Hansen, M. (2002).  Effects of multi-channel compression time constants on subjectively perceived sound quality and speech intelligibility. Ear Hear, 23, 369–380. 

Lunner, T. & Sundewall-Thoren, E. (2007). Interactions between cognition, compression, and listening conditions: effects on speech-in-noise performance in a two-channel hearing aid. J Am Acad Audiol, 18(7), 604-17.

Neuman, A.C., Bakke, M.H., Mackersie, C., Hellman, S., & Levitt, H. (1995). Effect of release time in compression hearing aids: paired-comparison judgments of quality. J Acoust Soc Am, 98(6),3182-7.

Neuman, A.C., Bakke, M.H., Mackersie, C., Hellman, S., & Levitt, H. (1998). The effect of compression ratio and release time on the categorical rating of sound quality. J Acoust Soc Am, 103, 2273–2281.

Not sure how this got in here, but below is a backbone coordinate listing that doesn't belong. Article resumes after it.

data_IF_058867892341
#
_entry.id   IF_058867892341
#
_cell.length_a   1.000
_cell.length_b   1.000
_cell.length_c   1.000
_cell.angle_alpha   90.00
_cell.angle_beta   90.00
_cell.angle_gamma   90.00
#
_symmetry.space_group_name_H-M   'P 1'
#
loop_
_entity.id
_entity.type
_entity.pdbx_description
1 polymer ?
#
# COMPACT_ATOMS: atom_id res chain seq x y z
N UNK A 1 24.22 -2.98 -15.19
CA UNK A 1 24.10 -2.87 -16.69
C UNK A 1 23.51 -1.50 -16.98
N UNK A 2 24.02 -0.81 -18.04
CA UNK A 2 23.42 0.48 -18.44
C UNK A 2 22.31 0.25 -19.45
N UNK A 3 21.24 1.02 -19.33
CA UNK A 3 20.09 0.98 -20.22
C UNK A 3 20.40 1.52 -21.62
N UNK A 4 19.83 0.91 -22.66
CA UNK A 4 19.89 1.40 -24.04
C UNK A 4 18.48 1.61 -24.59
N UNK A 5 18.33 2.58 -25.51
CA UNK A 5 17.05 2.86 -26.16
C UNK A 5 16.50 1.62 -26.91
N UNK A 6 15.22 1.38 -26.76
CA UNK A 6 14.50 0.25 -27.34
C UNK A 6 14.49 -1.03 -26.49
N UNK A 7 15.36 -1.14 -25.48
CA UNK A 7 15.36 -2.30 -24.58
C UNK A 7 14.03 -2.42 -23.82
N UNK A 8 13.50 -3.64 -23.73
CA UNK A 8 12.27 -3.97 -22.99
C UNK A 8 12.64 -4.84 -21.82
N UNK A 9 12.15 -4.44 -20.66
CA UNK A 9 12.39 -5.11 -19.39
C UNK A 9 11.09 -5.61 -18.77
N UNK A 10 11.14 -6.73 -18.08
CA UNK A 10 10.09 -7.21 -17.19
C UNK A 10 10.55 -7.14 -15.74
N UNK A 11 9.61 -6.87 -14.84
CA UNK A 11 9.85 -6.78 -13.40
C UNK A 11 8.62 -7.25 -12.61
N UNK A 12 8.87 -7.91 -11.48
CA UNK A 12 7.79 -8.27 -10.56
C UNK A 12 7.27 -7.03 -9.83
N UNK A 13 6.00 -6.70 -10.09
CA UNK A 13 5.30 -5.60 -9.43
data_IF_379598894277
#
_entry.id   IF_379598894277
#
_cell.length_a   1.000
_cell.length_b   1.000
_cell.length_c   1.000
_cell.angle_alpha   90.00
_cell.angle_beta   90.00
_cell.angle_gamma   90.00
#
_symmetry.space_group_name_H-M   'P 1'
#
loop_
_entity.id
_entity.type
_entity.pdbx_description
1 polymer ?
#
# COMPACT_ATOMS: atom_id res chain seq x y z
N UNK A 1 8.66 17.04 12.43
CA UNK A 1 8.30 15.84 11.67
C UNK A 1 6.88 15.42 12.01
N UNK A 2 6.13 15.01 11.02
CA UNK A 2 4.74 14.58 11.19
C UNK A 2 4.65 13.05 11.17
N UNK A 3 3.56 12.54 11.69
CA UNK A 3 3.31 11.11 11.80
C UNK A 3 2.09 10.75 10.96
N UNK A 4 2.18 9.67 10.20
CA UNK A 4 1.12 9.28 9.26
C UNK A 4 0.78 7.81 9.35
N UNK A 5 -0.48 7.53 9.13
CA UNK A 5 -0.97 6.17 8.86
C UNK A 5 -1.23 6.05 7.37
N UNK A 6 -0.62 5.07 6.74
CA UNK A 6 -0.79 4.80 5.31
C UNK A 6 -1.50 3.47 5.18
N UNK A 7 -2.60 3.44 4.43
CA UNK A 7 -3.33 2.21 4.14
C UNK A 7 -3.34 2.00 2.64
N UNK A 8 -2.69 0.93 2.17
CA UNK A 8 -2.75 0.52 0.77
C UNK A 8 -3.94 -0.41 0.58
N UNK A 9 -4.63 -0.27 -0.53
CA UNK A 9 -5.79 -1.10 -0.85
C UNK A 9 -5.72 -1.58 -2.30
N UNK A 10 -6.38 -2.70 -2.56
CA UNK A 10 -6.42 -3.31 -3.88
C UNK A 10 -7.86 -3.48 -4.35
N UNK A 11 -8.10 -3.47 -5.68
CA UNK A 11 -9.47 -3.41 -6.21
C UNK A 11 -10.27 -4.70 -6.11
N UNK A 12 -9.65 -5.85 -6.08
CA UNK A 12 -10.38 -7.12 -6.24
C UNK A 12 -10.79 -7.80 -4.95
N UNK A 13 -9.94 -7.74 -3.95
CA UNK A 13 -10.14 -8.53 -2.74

Pascoe, D.P. (1988). Clinical management of the auditory dynamic range and their relation to the formulas for hearing aid gain. In J.H. Jensen (Ed.), Hearing aid fitting: Theoretical and practical views (pp 129-152). 13th Danavox Symposium. Copenhagen, Denmark: Stougarrd Jensen.

Souza, P., & Sirow, L. (2014). Relating working memory to compression parameters in clinically fit hearing aids. (2014). Am J Audiol, 23(4), 394-401. doi: 10.1044/2014_AJA-14-0006

Further references are included in the course handout.


Kuk, F. (2016, September).  Selecting the right compression. AudiologyOnline, Article 18120.  Retrieved from

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francis kuk

Francis Kuk, PhD, CCC-A, FAAA

VP Clinical Research, Widex

Francis Kuk, Ph.D. received his PhD in Audiology from the University of Iowa in 1986. He has assumed staff and faculty positions at the University of Iowa and University of Illinois-Chicago respectively. He is currently the VP of Clinical Research at Widex. He has written and presented extensively in the area of hearing aid technology and fittings. He is also an editorial consultant for various professional journals.